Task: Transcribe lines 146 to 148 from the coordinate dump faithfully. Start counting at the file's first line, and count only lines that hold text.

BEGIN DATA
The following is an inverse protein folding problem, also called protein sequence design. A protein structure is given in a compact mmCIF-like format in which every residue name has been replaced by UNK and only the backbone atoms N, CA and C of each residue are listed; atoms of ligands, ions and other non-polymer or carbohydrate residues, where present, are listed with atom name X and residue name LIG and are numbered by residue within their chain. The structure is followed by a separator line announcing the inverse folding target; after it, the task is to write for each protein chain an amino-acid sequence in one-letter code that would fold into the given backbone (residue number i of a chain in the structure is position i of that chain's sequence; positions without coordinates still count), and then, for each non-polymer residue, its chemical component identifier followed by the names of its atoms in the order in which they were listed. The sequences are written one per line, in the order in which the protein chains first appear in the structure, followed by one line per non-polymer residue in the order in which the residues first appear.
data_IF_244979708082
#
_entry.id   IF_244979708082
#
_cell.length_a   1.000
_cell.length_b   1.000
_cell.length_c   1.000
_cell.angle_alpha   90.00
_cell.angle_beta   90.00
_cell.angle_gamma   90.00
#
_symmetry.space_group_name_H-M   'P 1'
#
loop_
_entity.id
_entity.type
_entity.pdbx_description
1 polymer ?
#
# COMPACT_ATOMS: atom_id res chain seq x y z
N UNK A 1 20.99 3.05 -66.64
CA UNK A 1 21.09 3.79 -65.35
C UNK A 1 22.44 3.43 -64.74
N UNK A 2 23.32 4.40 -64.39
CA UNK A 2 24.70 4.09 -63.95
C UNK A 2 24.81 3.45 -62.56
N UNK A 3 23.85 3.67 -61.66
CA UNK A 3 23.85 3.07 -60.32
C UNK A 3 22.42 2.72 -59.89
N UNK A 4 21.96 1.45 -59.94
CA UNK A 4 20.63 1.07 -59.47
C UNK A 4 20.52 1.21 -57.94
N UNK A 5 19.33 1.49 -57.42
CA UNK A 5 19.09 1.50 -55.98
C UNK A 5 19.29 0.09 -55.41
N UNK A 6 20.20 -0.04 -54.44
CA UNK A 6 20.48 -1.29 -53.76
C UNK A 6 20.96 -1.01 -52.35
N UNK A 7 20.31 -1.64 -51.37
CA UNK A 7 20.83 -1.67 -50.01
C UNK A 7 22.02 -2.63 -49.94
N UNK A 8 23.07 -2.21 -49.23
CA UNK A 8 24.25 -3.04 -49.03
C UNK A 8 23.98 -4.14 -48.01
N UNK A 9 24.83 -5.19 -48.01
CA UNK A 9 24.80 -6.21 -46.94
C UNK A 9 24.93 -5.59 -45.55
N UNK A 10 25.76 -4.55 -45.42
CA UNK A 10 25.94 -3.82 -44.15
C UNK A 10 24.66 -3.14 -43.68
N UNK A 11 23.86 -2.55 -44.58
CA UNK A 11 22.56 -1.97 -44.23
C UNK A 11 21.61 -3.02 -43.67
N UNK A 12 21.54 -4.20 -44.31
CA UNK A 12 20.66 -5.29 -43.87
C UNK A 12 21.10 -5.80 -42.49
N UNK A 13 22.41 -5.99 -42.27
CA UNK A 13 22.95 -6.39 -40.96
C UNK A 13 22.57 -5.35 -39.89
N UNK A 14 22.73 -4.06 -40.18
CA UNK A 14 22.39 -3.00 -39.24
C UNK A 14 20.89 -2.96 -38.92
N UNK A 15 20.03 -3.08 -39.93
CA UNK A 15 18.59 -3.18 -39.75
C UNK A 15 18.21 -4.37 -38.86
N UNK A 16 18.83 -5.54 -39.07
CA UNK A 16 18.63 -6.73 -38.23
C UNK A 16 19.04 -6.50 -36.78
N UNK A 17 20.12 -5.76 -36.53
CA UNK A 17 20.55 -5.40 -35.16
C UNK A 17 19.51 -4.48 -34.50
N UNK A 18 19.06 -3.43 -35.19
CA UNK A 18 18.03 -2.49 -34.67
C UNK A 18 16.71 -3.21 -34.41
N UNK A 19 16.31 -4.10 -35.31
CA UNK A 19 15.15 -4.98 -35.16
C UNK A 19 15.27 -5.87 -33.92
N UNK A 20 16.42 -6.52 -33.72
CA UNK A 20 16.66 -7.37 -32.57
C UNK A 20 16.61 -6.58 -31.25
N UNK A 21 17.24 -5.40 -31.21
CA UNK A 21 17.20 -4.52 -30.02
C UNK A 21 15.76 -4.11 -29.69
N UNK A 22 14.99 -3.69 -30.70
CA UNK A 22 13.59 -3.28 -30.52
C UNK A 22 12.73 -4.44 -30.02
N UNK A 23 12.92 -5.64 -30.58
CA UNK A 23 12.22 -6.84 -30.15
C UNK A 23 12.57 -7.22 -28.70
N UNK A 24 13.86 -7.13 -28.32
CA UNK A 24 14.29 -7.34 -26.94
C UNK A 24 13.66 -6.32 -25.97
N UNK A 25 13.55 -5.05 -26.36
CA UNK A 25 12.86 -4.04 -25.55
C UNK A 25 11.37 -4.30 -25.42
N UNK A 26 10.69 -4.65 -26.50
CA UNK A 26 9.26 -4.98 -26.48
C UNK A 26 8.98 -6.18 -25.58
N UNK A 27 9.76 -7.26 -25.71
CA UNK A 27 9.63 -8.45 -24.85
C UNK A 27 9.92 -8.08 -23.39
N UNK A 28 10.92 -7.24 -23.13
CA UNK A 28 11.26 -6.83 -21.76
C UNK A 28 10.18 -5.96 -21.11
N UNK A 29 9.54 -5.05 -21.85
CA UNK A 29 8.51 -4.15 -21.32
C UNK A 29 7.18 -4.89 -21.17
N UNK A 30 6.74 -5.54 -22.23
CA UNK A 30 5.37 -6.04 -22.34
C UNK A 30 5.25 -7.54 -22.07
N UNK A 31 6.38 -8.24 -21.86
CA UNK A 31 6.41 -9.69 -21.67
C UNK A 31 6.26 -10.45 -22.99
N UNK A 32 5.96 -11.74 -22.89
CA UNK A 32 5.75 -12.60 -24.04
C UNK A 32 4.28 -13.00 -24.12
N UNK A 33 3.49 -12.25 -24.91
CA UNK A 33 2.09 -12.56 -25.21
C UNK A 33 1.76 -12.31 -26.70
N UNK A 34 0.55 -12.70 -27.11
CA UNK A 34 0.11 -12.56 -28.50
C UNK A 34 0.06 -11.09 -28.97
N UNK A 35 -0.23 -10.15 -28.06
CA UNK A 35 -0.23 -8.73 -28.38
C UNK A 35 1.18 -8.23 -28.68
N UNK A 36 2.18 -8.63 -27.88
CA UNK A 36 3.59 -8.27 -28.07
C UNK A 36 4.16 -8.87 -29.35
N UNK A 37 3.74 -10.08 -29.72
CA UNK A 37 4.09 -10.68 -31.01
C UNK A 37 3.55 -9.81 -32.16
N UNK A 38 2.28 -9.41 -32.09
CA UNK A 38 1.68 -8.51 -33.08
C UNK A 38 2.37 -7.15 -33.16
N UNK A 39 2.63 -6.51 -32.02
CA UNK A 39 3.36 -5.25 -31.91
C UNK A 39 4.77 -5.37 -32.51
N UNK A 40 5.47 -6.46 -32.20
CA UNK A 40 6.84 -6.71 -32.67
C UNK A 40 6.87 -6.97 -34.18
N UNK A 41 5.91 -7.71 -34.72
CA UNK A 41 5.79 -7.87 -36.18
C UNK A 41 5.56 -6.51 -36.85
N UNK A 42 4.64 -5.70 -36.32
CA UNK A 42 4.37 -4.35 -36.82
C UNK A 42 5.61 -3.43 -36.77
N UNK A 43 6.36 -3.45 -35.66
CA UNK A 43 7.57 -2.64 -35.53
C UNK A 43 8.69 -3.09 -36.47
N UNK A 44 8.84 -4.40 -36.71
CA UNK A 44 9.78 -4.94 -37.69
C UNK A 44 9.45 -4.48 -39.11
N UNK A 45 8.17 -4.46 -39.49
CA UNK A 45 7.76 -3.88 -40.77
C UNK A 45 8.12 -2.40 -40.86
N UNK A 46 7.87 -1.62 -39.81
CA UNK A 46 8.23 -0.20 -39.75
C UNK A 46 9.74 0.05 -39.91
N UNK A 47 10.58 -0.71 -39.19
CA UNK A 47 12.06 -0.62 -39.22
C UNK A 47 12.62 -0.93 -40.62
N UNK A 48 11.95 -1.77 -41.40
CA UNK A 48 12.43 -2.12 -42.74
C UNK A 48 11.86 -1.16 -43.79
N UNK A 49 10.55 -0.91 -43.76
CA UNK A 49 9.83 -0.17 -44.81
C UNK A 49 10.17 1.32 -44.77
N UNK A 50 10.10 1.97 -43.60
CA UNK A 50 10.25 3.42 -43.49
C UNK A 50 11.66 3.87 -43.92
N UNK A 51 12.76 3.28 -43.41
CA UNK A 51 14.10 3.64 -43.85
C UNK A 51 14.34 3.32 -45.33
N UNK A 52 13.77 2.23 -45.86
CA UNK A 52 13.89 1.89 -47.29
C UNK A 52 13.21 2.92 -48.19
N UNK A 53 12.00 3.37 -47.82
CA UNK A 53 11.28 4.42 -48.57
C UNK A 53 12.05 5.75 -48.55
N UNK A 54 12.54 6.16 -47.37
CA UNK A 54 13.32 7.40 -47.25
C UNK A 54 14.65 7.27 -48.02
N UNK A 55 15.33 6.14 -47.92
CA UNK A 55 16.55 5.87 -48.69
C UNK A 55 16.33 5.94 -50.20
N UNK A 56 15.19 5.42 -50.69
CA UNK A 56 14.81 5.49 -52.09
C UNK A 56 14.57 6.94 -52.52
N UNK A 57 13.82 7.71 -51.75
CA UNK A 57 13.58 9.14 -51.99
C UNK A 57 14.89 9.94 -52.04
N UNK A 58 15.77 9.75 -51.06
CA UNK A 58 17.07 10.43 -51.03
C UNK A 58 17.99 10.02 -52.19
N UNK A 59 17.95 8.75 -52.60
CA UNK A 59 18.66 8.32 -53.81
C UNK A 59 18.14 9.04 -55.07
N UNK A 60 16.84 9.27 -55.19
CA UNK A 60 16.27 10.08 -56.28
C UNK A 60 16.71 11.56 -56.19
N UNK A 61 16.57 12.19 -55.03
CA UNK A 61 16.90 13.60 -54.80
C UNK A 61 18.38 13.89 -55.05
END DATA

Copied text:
CA UNK A 42 4.37 -4.35 -36.82
C UNK A 42 5.61 -3.43 -36.77
N UNK A 43 6.36 -3.45 -35.66